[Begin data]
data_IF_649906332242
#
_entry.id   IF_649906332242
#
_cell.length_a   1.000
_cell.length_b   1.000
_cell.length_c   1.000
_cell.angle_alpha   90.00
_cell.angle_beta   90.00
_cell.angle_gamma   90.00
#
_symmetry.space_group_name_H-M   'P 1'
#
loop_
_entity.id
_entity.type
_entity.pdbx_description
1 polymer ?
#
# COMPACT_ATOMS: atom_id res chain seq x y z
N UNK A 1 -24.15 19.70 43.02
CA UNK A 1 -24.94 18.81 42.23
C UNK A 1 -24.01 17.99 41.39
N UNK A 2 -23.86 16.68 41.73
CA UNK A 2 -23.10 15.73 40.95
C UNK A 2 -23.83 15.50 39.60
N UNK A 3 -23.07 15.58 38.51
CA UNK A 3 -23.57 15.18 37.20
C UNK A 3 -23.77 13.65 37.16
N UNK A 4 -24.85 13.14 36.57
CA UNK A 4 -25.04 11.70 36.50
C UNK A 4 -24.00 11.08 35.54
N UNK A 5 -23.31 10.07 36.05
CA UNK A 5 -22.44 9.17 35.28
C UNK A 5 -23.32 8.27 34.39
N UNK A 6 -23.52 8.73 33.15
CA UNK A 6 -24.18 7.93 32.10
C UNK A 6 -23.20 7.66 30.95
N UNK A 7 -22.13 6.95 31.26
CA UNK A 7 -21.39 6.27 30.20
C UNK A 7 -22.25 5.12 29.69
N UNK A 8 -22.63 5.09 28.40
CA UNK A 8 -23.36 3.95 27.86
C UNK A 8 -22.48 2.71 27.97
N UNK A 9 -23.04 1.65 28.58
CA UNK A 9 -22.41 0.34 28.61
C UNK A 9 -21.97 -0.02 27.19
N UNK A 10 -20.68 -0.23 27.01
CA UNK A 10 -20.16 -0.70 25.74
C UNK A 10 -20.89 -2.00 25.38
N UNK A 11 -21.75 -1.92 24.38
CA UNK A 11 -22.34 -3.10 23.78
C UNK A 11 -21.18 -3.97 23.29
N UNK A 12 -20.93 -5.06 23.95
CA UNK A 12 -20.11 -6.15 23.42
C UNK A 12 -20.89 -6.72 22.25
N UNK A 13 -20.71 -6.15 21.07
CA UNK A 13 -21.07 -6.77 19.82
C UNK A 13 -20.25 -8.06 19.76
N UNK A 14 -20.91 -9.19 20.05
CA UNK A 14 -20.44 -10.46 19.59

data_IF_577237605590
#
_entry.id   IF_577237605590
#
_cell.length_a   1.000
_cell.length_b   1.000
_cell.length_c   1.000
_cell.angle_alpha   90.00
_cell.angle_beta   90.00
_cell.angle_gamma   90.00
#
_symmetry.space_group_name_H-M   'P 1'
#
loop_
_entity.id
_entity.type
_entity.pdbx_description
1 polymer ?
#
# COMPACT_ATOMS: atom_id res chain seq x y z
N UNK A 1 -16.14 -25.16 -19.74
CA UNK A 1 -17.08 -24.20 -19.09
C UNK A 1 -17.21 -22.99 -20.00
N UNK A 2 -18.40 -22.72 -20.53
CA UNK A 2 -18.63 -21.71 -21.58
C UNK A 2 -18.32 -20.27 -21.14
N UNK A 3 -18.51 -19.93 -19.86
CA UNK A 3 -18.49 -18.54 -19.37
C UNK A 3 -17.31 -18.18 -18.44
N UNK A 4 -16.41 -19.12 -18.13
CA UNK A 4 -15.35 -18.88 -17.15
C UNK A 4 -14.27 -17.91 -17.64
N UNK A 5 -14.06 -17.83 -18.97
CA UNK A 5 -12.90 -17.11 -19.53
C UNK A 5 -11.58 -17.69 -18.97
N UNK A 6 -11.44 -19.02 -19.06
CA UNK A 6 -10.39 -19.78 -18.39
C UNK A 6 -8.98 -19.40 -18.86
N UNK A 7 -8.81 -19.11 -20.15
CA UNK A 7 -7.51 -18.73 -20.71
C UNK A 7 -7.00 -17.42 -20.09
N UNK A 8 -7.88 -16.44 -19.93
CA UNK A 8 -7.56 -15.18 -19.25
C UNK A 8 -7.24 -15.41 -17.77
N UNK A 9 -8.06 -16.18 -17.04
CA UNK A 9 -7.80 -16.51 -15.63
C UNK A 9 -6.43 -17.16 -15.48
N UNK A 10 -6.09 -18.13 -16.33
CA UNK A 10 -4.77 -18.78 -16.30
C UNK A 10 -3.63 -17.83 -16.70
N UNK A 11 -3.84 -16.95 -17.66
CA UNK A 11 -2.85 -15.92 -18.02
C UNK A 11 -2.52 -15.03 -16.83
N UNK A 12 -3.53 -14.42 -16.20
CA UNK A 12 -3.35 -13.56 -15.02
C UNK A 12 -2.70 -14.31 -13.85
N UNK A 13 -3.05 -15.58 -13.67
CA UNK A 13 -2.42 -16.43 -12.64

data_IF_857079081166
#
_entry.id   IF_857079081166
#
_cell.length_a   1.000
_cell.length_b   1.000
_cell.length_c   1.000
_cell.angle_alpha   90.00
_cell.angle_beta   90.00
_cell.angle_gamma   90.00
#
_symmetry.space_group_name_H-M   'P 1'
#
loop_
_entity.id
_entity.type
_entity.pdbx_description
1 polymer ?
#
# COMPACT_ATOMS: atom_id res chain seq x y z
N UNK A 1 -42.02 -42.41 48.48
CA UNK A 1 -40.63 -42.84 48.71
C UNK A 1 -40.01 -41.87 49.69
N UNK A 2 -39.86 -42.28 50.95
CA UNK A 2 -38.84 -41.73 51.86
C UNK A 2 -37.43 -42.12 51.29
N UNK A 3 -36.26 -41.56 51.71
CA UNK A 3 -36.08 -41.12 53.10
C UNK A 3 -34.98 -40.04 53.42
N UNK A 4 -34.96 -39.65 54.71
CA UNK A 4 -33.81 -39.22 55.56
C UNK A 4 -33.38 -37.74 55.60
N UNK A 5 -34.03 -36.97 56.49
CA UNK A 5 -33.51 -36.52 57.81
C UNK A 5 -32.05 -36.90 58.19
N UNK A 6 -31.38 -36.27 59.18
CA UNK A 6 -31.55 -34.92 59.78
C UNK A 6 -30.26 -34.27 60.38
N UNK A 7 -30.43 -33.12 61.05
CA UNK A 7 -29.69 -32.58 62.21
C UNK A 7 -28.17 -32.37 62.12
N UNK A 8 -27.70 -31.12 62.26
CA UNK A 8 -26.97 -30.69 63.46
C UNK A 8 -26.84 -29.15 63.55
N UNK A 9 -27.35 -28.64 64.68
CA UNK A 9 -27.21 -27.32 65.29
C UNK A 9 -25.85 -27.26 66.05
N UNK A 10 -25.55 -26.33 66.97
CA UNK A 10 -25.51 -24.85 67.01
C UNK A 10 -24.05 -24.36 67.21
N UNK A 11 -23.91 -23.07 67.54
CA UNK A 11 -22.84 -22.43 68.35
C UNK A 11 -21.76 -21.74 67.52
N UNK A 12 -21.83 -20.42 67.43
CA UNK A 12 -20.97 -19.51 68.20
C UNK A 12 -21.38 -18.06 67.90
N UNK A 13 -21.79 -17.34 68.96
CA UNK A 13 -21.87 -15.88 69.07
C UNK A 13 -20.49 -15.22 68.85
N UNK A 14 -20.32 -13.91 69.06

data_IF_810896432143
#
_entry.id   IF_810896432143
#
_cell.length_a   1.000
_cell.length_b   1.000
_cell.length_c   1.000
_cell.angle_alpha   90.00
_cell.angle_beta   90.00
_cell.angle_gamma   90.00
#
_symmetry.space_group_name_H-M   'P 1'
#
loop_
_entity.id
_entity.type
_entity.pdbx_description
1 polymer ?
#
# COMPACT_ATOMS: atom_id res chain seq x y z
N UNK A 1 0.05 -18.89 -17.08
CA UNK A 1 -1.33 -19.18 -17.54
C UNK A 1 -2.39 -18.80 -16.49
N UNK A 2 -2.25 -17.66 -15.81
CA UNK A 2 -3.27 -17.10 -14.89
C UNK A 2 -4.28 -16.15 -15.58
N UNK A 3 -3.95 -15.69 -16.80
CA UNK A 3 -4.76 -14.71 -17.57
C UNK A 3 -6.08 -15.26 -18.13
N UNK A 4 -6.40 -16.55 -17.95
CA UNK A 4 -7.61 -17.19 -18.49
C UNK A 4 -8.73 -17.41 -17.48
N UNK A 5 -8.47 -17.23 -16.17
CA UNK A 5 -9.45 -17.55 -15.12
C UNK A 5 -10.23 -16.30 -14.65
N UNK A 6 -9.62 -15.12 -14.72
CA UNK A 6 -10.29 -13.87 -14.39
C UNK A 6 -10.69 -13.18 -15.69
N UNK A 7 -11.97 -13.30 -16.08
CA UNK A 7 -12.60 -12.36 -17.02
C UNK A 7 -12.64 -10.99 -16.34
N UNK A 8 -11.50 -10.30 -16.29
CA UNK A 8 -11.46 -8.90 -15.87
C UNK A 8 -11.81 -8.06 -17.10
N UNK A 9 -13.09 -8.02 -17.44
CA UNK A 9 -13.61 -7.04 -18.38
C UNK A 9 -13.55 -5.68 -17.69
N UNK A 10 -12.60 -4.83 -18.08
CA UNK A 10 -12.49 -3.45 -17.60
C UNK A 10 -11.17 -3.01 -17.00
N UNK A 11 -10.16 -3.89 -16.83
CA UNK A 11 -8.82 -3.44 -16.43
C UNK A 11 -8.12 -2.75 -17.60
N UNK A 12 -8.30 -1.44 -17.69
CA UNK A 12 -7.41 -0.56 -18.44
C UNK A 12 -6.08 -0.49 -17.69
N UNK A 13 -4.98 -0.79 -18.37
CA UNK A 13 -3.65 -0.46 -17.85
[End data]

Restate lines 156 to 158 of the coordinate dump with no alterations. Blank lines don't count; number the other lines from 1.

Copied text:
CA UNK A 6 -31.55 -34.92 59.78
C UNK A 6 -30.26 -34.27 60.38
N UNK A 7 -30.43 -33.12 61.05